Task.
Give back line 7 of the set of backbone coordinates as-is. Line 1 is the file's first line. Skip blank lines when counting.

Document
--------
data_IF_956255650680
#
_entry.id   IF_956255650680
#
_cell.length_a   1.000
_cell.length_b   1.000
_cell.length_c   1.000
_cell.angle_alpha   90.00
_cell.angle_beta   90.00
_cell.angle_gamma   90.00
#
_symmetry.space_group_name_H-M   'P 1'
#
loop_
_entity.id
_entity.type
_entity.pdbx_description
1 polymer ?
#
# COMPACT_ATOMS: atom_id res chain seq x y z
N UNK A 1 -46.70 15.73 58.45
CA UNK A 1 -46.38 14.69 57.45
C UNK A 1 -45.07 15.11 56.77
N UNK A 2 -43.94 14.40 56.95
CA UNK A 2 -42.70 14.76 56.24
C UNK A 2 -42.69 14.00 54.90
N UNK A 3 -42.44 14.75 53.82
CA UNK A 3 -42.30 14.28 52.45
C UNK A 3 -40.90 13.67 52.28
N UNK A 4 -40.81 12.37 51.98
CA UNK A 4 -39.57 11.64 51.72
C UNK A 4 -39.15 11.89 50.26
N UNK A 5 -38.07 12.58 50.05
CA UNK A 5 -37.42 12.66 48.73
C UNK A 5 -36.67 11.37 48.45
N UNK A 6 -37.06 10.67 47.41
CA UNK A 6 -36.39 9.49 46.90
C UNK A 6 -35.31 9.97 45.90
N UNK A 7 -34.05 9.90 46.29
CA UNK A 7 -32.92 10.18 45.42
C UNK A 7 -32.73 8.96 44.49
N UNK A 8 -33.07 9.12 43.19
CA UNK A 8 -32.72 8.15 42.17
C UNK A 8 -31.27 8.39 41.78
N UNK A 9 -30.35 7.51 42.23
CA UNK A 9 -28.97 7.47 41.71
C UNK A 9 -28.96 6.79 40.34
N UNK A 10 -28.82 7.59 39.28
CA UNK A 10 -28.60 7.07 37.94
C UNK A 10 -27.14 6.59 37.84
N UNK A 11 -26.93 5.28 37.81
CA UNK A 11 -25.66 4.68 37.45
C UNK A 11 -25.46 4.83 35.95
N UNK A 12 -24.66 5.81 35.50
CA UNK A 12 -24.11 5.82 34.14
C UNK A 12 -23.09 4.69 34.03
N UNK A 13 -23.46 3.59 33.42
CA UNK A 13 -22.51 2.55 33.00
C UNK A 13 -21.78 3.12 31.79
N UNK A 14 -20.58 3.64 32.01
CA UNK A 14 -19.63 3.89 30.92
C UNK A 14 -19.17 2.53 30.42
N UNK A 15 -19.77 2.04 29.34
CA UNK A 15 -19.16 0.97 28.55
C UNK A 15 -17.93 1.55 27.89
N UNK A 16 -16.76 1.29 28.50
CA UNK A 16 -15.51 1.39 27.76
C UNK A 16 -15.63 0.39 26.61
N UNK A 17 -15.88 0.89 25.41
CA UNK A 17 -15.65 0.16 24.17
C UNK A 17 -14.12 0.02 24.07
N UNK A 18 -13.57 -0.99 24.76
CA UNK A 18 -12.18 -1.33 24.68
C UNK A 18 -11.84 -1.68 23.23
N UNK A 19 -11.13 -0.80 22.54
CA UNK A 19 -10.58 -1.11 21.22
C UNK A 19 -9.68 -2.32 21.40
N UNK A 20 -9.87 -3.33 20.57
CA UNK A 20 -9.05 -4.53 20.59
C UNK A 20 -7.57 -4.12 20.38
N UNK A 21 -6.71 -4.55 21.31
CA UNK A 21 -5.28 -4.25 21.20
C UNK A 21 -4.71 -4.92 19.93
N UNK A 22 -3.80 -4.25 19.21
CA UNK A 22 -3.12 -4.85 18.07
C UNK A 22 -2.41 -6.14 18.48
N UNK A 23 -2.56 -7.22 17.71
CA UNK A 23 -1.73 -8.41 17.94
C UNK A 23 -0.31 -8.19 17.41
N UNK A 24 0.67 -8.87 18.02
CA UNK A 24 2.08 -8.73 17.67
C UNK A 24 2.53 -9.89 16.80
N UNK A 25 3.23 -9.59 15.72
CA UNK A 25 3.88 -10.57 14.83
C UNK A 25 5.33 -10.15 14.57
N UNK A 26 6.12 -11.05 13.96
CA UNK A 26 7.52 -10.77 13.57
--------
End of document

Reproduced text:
_cell.length_c   1.000